You can read here how Clinton would slash the estate tax exemption to $3.5 million, and raise the tax rate to 45%. Clinton is pushing, and many Democrats could go even farther in their wealth redistribution efforts. President Obama has argued that allowing a basis step up on death–for income tax purposes–is a huge loophole. He proposed no basis step up, hoping to raise approximately $200 billion over the next decade. When combined with state estate taxes, President Obama’s proposal would yield the highest estate tax rate in the world. Small and family businesses could be particularly hard hit.
Already, it is hard for many family-owned businesses to stay afloat after the death of a key figure. Not all of the reasons are managerial. Many are financial, and taxes can force a sale. With no step up, we could have the world’s highest estate tax rate. Some have calculated an effective death tax rate of 57%. Then, if you add in state inheritance taxes, the combined tax rate could go as high as 68%.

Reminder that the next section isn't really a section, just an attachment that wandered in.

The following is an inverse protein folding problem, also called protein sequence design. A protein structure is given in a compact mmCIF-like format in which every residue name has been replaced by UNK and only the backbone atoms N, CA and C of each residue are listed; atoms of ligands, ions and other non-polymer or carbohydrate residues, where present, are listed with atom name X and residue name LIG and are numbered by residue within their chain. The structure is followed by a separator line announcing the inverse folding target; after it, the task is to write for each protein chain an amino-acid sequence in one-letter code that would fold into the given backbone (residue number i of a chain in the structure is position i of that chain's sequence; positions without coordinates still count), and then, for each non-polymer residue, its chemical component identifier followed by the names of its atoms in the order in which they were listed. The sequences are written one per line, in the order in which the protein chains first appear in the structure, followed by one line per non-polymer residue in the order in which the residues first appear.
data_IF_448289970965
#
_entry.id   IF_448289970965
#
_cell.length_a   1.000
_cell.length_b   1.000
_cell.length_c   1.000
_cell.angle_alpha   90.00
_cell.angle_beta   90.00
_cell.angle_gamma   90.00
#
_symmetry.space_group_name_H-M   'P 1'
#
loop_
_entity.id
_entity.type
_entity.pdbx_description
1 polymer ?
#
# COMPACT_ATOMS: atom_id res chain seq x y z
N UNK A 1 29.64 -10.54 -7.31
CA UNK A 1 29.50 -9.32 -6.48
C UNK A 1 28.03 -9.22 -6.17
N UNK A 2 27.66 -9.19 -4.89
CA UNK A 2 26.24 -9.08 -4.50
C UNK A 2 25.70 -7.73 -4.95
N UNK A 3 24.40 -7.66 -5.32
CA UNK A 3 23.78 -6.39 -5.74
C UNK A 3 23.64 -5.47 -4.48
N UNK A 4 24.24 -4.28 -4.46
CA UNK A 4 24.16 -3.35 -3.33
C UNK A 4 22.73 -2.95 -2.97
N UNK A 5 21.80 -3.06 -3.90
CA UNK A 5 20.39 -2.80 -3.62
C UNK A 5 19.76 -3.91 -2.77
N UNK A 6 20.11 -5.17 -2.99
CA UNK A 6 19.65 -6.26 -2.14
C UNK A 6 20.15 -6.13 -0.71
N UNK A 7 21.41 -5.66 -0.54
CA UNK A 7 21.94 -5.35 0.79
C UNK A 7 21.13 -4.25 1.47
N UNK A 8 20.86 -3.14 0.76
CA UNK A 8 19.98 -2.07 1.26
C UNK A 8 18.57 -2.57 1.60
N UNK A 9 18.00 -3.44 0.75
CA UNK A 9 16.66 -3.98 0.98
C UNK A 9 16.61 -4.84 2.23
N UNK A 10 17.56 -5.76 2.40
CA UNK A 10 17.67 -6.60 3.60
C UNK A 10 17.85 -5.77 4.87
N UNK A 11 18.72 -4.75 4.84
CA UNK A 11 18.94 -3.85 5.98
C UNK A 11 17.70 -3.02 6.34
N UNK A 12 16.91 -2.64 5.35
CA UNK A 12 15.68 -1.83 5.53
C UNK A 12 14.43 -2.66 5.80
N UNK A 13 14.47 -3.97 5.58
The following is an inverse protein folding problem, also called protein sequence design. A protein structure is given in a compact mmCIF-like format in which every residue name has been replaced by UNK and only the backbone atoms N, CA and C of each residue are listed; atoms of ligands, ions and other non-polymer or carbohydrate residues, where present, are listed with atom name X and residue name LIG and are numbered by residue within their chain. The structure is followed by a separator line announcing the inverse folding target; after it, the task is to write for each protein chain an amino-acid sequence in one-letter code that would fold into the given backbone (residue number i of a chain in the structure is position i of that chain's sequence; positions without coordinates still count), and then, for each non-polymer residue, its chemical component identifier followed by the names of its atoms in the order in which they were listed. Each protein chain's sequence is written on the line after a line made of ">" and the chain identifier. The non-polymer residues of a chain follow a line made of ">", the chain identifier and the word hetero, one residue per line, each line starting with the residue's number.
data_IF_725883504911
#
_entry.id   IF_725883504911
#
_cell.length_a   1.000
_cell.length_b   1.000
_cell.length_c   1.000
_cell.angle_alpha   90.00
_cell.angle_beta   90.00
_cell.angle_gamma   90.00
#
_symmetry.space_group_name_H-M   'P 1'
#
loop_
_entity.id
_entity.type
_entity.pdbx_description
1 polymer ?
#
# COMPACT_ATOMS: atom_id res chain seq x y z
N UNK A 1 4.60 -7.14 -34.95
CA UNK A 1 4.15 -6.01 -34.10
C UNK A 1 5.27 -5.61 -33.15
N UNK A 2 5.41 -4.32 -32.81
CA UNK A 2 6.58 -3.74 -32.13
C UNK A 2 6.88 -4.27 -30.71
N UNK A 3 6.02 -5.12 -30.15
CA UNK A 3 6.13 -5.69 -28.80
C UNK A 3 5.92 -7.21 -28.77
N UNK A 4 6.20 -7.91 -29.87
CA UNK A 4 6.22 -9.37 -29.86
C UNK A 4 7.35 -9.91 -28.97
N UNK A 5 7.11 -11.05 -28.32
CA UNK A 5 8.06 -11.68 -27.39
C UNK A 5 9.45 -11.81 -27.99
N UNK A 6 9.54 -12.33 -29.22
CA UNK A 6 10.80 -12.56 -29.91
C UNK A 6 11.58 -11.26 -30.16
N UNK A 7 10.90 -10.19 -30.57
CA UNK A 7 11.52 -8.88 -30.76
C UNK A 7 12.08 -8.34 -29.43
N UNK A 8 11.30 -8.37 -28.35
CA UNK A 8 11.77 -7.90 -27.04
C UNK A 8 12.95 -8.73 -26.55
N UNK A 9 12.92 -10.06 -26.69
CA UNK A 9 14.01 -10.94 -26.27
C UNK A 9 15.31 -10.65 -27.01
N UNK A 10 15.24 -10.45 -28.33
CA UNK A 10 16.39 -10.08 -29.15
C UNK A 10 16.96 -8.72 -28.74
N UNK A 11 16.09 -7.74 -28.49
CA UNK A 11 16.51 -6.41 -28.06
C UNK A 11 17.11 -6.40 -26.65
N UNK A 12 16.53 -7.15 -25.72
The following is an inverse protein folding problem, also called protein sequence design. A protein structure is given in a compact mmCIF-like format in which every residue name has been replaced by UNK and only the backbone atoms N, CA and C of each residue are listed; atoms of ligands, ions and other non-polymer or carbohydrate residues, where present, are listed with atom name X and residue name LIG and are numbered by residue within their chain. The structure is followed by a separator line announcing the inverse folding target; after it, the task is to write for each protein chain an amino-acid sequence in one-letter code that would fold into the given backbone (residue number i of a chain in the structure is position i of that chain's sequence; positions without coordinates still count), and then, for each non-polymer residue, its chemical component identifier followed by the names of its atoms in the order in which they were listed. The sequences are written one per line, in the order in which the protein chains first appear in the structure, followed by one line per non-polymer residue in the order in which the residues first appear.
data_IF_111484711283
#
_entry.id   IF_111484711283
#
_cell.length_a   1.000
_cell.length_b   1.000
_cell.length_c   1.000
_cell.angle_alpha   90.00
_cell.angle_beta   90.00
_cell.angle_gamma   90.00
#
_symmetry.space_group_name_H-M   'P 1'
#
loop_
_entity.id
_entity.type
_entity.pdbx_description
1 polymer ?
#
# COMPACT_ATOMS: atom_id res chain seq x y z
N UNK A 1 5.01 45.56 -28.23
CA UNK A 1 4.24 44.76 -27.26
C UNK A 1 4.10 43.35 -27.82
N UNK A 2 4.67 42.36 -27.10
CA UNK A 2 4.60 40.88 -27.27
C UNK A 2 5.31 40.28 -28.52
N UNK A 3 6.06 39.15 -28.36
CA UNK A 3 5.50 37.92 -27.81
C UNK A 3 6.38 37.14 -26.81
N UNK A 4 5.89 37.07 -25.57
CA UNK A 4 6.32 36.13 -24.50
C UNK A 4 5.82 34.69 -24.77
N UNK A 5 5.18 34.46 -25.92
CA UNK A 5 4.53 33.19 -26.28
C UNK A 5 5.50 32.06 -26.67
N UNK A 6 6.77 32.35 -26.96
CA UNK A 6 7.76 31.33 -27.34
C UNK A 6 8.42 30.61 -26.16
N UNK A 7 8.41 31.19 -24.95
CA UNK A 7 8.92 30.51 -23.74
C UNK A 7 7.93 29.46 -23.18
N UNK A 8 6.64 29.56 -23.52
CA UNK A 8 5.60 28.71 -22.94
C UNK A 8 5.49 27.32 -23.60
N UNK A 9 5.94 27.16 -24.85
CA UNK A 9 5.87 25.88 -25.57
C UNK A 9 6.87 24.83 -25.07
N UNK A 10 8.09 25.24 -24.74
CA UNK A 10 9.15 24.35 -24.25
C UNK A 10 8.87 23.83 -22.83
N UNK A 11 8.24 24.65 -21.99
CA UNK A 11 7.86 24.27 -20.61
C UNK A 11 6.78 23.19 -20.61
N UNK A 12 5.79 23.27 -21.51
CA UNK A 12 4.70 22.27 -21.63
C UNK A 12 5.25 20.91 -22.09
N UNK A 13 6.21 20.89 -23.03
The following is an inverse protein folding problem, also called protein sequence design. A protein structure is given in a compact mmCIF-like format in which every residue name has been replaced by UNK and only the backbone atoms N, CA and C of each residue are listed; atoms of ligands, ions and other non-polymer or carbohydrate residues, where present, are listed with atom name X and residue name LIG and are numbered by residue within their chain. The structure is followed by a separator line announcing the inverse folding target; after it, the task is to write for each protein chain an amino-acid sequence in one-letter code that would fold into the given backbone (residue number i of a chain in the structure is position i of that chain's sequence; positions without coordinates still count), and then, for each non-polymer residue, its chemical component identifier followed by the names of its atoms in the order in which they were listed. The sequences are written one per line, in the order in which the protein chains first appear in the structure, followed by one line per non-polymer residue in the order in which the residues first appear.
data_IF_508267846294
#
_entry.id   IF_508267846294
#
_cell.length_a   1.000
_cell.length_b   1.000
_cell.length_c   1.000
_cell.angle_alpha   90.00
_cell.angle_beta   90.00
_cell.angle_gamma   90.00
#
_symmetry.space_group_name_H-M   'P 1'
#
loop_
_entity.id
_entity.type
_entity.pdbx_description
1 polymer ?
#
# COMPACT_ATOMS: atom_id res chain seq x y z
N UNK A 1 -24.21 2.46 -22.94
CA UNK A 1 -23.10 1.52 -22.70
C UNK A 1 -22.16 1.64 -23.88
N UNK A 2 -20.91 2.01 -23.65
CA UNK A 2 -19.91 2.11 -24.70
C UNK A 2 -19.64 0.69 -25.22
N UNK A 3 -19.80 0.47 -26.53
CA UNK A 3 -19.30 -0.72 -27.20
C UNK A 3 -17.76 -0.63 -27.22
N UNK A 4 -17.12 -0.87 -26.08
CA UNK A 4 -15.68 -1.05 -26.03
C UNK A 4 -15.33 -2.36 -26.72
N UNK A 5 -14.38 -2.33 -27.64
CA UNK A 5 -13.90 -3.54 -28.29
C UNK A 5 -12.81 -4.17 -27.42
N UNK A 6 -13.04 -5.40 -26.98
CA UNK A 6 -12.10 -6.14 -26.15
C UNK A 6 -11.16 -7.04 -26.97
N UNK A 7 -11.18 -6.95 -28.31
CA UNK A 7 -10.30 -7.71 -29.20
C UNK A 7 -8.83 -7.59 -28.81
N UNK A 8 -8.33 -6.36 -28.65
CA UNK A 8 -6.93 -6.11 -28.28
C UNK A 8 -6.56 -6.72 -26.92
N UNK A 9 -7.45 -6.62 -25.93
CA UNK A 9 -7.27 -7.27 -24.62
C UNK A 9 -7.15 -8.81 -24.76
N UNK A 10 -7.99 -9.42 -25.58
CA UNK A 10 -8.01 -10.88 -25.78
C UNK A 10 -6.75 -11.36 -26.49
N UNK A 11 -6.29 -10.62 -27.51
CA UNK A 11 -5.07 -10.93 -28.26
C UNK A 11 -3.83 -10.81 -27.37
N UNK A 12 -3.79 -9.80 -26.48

While Hillary Clinton goes on the warpath against families that have worked hard to achieve financial success, she and her lecherous husband are far from practicing what they preach regarding the end-products of their grifting. Here’s the leftist Nation:
[…] Hillary, lest we forget, joined the board of directors of the the Clinton Foundation, the family charity, in 2013. She resigned in April 2015 to run for president. Now, keeping it in the family, her husband, Bill, and her daughter, Chelsea, remain standing members of the board. Spawned from the William J. Clinton Foundation, founded in 1997, the charity has raised $2 billion, has about 2,000 employees (including at times members of Hillary’s political team), and boasts an annual budget of $223 million.